Poetry Explorer- Classic Contemporary Poetry, WHITSUNDAY 1644, by JOSEPH BEAUMONT

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WHITSUNDAY 1644, by            
First Line: What though the fiends have chang'd their place
Last Line: Unlesse by thy sole potencie.
Subject(s): Prayer; Whitsun

WHAT though the Fiends have chang'd their Place,
Though Shamelesse Hell dare show its face
So big & black in our sad sphear
And stare
Upon the Sunne? though War
Its bloody Mouth doth ope
Threatning to swallow Hope
Almost ye onely Relict that
Is undevoured? Yet must we not
That little mighty stay
Seing This is Comforts Holy-Day.

When Truth went home, He left behind
The Word, which now so true we find;
The Comforter I'l send, sayd He;
And we
This Feast of Comfort see.
To Day the Comforter
Broke from his loftie Sphear
And brought his sweet Omnipotence
To conquer feares, & chase them hence.
And though
Dangers still swarme below,
They'r but to trie our Courage now.

The Comforter will not deny
Matter for Faith & victorie:
Nor could He be a Comforter
If heere
No Enemies did appeare.
Tis our advantage now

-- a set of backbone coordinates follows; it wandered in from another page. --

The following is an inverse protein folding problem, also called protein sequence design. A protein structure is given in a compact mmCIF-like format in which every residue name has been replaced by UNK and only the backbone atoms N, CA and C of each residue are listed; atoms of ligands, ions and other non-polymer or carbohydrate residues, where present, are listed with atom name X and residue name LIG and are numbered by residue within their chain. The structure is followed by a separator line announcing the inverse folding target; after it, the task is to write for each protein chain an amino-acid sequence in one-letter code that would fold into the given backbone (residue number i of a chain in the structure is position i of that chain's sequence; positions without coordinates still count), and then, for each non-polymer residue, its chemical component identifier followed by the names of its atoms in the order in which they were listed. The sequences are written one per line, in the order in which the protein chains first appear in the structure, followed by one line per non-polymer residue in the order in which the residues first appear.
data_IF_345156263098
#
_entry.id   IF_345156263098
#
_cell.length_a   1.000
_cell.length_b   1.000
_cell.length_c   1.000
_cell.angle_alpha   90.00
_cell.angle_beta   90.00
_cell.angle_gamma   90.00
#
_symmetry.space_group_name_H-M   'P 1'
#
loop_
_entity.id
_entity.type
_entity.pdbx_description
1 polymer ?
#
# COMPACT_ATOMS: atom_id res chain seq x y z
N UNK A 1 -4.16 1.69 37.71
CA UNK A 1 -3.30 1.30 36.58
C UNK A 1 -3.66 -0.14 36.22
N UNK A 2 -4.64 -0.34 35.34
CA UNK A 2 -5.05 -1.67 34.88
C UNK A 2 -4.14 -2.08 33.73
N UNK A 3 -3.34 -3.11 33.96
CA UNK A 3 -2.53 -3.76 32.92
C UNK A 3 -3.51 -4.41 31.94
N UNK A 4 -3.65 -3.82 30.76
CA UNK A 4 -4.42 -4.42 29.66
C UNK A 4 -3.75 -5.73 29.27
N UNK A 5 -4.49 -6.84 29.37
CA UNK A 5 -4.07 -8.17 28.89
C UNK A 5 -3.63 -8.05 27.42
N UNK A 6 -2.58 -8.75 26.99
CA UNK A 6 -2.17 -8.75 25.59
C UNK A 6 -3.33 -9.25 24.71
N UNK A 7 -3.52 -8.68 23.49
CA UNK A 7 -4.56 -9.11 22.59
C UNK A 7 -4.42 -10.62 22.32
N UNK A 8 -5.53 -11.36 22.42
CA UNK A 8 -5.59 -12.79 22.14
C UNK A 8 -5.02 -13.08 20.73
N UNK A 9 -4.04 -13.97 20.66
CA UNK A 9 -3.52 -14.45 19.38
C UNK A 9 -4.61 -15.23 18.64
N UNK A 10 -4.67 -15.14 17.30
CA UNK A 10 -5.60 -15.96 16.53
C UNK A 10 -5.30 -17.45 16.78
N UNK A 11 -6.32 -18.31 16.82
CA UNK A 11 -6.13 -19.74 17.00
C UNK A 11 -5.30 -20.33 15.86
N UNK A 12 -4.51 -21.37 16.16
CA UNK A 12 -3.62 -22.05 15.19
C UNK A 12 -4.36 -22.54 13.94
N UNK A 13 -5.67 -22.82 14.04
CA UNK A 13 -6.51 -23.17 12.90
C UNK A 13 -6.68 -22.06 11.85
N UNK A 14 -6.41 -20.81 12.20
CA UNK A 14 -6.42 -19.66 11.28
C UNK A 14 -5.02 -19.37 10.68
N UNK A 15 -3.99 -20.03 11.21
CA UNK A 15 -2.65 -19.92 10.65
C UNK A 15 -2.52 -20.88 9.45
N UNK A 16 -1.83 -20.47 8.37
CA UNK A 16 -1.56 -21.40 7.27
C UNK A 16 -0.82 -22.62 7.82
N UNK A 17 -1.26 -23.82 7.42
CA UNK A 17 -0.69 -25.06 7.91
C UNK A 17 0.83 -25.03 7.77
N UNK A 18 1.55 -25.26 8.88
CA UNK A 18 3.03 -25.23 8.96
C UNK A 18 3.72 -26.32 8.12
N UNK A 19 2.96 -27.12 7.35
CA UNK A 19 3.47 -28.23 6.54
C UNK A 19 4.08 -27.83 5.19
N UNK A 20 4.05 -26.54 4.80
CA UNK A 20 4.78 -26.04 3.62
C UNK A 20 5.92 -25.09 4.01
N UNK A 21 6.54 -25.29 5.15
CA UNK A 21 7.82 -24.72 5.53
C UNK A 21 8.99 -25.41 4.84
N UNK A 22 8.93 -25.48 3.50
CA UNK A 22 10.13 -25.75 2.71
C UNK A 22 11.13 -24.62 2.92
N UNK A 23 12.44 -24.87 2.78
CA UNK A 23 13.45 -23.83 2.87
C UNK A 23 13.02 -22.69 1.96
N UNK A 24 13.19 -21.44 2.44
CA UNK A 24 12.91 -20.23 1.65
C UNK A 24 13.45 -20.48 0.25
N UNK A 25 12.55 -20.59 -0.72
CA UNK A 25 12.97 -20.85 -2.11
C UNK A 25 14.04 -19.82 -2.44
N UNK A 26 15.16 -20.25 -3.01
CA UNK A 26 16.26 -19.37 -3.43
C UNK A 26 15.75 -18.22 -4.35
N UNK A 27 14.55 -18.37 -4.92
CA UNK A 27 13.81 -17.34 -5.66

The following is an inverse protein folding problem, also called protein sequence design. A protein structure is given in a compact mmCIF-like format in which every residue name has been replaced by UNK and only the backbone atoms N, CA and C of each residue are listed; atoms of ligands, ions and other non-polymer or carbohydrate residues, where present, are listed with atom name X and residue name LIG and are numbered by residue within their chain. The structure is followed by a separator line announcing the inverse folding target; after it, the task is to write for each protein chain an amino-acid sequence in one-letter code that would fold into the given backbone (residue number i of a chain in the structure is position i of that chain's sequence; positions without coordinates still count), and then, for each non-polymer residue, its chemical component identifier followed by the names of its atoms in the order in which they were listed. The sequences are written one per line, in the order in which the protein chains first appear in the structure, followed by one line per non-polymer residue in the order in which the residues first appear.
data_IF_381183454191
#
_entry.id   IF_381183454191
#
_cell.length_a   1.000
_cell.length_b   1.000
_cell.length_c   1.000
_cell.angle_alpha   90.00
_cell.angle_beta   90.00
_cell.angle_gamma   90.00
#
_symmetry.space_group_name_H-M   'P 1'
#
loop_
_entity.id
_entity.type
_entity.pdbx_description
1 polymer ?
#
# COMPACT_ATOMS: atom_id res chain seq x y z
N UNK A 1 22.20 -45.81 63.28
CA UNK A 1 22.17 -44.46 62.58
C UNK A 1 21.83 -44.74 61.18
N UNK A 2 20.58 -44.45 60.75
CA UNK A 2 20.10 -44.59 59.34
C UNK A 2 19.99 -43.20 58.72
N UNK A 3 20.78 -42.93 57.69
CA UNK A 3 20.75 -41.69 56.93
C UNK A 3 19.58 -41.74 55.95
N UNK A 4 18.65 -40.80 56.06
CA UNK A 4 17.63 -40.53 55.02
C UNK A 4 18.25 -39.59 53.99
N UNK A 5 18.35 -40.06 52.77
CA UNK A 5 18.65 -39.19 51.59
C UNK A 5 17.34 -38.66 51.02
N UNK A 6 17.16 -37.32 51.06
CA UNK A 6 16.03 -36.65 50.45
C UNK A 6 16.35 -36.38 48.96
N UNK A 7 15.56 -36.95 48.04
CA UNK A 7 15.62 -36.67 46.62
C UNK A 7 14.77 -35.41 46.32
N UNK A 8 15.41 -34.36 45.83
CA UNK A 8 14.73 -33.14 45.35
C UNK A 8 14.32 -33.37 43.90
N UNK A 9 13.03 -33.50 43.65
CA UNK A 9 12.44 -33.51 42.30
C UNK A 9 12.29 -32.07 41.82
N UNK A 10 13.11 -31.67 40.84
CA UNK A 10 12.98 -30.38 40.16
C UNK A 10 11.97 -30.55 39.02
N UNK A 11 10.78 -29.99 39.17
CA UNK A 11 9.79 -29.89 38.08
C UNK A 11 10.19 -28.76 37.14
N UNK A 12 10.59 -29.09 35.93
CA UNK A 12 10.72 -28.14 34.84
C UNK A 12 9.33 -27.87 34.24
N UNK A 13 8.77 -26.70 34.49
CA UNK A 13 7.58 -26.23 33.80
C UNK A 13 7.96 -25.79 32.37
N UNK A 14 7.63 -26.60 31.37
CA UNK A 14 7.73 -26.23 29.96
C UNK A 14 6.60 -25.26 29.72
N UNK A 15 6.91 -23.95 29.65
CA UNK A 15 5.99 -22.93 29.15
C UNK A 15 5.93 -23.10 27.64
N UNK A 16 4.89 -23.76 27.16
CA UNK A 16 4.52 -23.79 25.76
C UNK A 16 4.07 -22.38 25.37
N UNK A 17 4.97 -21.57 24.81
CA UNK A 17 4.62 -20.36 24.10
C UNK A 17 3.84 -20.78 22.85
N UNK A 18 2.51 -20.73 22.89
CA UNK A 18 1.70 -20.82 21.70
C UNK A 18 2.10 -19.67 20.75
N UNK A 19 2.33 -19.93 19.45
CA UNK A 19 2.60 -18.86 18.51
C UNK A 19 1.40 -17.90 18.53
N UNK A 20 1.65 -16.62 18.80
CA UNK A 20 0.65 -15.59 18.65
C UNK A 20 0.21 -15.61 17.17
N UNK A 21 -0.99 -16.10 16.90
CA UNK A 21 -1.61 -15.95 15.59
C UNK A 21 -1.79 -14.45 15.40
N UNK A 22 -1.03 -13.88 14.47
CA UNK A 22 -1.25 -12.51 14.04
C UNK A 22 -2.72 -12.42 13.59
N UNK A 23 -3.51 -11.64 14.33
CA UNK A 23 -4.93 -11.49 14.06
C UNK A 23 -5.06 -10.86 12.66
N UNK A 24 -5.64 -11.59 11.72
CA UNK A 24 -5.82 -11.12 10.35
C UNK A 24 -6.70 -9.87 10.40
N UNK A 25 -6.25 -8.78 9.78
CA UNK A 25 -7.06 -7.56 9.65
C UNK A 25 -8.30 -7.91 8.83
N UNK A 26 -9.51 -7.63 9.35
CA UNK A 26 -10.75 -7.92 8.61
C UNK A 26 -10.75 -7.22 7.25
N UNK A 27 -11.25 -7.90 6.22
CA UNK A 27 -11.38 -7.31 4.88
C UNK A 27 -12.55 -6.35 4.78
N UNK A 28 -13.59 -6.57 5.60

That Hee does Foes allow,
Who allwayes ready is at hand
To conquer what doe Us withstand.
Doe Yee
But dare to fight, says He,
And if you faile complaine of Mee.

How should We faile, Dear Lord, when thy
Allmighty Hand does Strength supply?
Had We but Faith in this Great Day
Would vanish quite away.
O win our Soules, & wear
The Spoiles Thou come'st for heere:
Help Us to fix our Trust in Thee,
So shall our greatest Conflicts be
An Art
To exercise each part,
But most of all to breathe our Heart.

So shall this happy Exercise
Be but a Trade of Victories;
And whilst one hand does fight, ye other
Shall gather
Balmes for his conquering Brother:
Which both of them shall bring
To Thee their mighty King:
And at thy Feet shall throw them downe,
Being not theirs, but all thine owne.
Poore Wee
Can never Victors be
Unlesse by thy Sole Potencie.

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